Hey there, time traveller!
This article was published 5/3/2013 (1213 days ago), so information in it may no longer be current.
No one I spoke to knows exactly how many years the Tournament of Aces has been held at East St. Paul Arena but my boys played in it and my granddaughter will be old enough to play in it next year. That’s a long time.
For those of you who don’t know, hockey teams from ESP are usually named Aces and their jerseys reflect this through a dynamic logo of the four suits in playing cards.
The tournament is a month-long affair, run by a volunteer executive and parents. All money raised goes into programs at our arena, including figure skating, baseball, soccer and of course, hockey.
I met tournament director Kyle Wingate and Pete Unrau in the ‘Tournament room.’ Kyle has been involved in this event for eight years — running it for four. Pete supervises games and players’ needs from this converted dressing room. There are boxes stacked against the walls, more yet on tables and walls papered with schedules and lists. It’s an organized chaos that Pete has overseen for the past six years.
There are 25 teams of 6-and-under players and 20 teams in the 7 & 8 division. The tournament used to host more age groups but that has changed due to Winnipeg Minor Hockey regulations. Years ago, there were only a few teams from our community but this year we have a very impressive showing of 11 teams in the two groups. Most of the other teams are from the Kildonans and Transcona but there are a couple from St. Vital and one from downtown Winnipeg.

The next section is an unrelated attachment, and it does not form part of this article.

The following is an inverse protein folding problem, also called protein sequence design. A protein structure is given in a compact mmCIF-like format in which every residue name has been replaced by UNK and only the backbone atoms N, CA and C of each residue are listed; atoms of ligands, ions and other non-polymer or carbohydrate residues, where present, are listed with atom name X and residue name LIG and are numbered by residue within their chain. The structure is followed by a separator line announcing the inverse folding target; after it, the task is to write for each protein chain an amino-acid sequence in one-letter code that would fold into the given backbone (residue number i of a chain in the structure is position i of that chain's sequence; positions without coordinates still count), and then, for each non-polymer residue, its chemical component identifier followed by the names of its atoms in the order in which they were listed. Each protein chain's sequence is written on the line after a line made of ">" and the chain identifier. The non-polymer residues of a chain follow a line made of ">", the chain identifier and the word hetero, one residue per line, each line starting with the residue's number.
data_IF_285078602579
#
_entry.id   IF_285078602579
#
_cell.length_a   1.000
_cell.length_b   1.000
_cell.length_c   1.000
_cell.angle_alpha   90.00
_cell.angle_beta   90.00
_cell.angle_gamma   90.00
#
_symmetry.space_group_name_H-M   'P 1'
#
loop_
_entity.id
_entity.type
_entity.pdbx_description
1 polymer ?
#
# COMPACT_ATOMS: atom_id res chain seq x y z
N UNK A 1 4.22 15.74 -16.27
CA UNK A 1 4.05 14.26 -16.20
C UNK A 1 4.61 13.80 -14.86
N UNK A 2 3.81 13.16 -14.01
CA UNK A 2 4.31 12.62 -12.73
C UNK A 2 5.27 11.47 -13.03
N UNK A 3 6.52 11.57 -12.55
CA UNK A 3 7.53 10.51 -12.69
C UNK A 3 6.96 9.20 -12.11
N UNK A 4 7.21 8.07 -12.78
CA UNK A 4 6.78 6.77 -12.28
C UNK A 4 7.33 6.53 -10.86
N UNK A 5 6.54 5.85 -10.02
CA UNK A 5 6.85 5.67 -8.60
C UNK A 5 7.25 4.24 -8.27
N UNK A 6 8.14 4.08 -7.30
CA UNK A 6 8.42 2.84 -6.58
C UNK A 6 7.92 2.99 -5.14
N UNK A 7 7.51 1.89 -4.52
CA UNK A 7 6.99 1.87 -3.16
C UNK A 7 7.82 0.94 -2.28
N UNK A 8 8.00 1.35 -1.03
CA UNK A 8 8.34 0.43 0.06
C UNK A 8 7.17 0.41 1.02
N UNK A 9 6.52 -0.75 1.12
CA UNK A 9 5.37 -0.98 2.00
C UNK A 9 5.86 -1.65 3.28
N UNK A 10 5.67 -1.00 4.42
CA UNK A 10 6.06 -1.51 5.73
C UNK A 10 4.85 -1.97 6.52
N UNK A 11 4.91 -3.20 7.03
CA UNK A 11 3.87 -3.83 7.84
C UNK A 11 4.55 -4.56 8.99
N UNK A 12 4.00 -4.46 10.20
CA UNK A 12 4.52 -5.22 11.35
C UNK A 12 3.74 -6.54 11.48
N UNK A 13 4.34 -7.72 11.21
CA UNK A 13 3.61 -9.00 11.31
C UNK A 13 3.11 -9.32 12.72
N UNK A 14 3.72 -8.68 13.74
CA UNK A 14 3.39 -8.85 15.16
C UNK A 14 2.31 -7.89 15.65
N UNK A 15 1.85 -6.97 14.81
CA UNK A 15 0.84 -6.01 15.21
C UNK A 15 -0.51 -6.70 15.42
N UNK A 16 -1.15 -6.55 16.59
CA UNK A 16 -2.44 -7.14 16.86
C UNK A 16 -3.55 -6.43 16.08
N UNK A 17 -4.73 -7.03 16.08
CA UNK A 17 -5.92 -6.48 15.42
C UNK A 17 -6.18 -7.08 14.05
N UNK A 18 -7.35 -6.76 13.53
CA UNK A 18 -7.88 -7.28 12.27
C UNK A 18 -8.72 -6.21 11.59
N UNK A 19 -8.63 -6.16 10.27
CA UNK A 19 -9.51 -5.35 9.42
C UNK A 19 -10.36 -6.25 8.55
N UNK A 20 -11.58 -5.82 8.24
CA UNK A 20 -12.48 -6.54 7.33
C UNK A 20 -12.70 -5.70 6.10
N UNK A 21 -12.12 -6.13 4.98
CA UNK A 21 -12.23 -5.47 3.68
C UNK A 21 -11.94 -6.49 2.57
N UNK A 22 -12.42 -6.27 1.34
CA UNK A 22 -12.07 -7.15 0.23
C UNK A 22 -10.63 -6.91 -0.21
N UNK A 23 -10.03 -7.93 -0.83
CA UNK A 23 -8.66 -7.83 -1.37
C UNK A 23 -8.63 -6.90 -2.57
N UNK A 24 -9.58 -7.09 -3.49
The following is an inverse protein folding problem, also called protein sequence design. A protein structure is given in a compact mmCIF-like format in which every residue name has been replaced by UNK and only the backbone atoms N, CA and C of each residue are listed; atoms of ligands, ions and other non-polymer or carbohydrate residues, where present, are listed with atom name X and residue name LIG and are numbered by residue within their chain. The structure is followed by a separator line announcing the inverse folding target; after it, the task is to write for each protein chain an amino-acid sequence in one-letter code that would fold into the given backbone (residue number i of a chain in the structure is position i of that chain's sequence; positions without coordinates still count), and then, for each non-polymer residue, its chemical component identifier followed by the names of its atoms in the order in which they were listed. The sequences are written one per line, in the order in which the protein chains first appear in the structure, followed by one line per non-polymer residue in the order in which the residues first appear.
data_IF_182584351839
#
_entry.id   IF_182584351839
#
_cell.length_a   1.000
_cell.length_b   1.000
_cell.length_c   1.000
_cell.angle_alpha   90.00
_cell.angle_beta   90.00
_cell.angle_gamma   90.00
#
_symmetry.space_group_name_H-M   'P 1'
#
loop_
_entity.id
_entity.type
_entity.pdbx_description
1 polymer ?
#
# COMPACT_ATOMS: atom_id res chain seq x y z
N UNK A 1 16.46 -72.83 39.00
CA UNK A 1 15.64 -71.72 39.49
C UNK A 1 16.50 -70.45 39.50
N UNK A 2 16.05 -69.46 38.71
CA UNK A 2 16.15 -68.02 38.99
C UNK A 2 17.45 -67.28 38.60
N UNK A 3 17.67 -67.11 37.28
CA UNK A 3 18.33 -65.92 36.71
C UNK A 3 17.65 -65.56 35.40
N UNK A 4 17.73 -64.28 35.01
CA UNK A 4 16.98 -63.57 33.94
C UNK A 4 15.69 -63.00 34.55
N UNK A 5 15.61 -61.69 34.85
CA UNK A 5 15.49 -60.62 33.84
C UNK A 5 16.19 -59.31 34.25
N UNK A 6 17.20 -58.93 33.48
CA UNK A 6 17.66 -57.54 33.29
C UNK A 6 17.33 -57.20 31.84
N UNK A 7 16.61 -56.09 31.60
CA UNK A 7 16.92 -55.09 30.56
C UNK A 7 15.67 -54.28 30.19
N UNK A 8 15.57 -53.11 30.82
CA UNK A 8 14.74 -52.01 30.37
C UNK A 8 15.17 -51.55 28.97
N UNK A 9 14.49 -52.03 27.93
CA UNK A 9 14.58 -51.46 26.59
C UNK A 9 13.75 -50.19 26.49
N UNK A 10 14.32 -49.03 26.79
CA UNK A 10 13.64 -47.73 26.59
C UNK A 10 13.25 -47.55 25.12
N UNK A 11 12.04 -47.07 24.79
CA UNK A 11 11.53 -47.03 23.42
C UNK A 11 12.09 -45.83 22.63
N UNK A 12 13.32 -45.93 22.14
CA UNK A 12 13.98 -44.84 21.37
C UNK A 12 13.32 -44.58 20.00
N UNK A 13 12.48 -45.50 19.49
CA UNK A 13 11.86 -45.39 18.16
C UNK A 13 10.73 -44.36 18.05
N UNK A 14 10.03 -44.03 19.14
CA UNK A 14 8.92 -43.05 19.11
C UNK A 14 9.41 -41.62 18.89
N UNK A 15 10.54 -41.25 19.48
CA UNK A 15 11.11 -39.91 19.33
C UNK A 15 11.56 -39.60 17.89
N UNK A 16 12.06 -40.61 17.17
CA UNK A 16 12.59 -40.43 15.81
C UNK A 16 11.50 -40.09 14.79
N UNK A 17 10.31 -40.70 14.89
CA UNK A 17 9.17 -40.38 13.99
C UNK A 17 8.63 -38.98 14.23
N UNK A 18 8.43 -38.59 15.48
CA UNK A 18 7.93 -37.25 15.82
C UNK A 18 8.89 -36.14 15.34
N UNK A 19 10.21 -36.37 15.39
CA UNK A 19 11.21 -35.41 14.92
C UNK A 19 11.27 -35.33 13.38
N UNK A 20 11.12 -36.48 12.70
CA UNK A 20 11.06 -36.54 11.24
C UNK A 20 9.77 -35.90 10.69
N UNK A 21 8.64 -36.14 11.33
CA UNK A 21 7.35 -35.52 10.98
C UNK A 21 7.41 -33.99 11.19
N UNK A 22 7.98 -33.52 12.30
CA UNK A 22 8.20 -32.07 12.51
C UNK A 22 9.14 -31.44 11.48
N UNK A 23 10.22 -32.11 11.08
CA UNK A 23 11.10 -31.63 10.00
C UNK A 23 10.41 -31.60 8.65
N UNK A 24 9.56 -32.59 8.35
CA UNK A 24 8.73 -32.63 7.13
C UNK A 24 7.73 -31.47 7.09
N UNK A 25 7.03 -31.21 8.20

Besides the minimum four games there are weekend activities other than hockey to entertain players and their families. There’s also an adult social with casino games for parents and other volunteers.
Essentially the tournament is a six-day-per-week party (figure skaters get the ice on Thursdays) run by a huge group of volunteers, including eight or nine who put in countless hours for months prior to the event. The schedule alone took 96 man hours to complete!
Pete still has one son, Darvic, playing in the tournament. His other children have outgrown this event. Kyle no longer has kids participating and explains that he would have stepped down, but when he heard the tournament was floundering he decided to step up.
Thanks to Kyle and his passionate and dedicated volunteers for keeping an East St. Paul institution thriving.
Cher Hebert is a community correspondent for East St. Paul. She can be contacted at email@example.com.